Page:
Is this for everybody?

Are there people with eyesight so bad they can’t do this? Sure there are. When I first contracted diabetes I was severely dehydrated for about 6 months and had to wear reading glasses to focus on the front sight. But I did it. And the target was many times blurrier through those glasses than it is today. But I still hit it.

The most important thing is to try the technique and give it all you have before declaring you can’t do it. Some of you will still not be able to shoot this way, but the actual number is a fraction of those who claim poor eyesight prevents them from using open sights. I’m 68 years old, with floaters and mild cataracts on top of astigmatism but I can still do it.

Try my experiment. I think you will discover the fundamental truth about keeping both eyes open.

67 thoughts on “Handguns — one eye or two?”

  1. BB
    First thanks a bunch for writing about this subject.

    And next I have astigmatism too but no cataracs yet but floaters. And I have shot both eyes open with a scope for years. And it does brighten your sight picture with a scope to I might add. But what got me thinking about all this when I asked you how does BB shoot. One eye or two? I remembered or should I say I thought I remembered shooting open sights on my .22 rimfire rifle and air guns with both eyes open as a kid growing up before I ever thought about using a scope.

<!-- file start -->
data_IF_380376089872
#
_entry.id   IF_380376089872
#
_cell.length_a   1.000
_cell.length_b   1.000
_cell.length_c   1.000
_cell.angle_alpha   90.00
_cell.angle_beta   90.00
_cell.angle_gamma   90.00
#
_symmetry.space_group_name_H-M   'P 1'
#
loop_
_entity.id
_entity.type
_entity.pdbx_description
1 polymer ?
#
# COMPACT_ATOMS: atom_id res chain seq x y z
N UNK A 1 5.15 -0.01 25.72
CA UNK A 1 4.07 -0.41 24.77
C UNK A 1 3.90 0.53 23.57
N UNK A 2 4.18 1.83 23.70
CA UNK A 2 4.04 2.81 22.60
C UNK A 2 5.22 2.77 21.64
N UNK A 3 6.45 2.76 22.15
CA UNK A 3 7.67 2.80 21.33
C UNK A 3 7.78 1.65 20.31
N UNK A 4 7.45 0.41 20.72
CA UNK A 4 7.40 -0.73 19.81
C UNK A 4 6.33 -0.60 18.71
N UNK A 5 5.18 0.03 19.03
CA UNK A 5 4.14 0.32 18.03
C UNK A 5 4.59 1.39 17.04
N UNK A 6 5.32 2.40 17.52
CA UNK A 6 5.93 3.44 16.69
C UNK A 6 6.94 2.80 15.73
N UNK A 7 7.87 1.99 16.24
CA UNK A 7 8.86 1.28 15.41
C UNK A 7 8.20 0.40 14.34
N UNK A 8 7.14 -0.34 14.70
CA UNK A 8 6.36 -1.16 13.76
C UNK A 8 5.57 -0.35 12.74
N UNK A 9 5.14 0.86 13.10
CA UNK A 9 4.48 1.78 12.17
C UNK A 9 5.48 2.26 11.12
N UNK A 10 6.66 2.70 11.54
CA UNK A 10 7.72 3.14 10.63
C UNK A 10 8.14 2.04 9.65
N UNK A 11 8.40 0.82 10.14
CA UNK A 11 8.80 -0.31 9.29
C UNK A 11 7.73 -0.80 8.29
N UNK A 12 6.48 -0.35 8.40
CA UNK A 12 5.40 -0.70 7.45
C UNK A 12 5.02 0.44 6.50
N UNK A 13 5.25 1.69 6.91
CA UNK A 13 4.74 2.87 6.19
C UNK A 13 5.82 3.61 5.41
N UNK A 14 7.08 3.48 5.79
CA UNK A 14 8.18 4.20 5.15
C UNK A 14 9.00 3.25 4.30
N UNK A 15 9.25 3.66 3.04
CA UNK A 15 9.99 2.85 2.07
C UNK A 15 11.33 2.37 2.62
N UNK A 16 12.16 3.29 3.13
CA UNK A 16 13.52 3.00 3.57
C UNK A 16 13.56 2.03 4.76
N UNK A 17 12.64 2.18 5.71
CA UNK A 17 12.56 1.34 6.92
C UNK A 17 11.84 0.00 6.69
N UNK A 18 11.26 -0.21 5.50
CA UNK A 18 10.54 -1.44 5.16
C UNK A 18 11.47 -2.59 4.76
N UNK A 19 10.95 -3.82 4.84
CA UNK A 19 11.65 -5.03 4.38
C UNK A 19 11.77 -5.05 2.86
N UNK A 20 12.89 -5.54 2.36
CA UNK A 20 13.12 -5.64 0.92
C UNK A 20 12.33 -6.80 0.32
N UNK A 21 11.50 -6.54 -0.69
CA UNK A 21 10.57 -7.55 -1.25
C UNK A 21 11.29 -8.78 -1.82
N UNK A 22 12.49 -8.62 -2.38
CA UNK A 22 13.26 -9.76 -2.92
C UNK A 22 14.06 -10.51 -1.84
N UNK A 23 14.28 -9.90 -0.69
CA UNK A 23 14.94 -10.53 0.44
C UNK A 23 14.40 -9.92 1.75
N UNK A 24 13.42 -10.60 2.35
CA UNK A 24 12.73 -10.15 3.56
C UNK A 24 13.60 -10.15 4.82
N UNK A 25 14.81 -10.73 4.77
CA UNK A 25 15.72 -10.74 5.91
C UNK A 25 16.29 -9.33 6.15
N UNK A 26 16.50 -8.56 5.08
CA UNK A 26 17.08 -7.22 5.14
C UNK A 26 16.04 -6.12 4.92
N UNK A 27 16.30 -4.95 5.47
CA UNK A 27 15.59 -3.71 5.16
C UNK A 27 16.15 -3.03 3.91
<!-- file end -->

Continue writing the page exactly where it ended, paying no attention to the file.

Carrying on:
Now shooting open sights on a rifle I do have trouble focusing on everything. And you did kind of mention how you do it on the previous blog when I asked you about this subject. One eye closed then open both eyes. I tryed it over the weekend. I can get on target quick that way now.

    I wonder if when I was younger that having better eyesight and maybe a quicker eye blink reaction time back then helped me shoot that way more naturally.

    And speaking of girls. Both of my teenage daughters shoot. And I’ll add that both of them shoot very well. But as you say. Shoot like a girl. The youngest needed some coaching. But the oldest she can shoot no matter what she picks up or what kind of sights it has. She can tell me what’s happening with the gun and her hold and such before I can get a word out of my mouth. And actually were about to do some shot gun training this weekend. Some silhouette and clay shooting. Can’t wait for that.

    And last thing. How old are them shooting glasses? I can remember some my dad had that looked very similar. But I imagine they have made minimal changes to them through the years. Or I may be totally wrong. It’s been a long time since I seen his. And I do think my brother has them. He’s a pistol shooter. I will have to find out.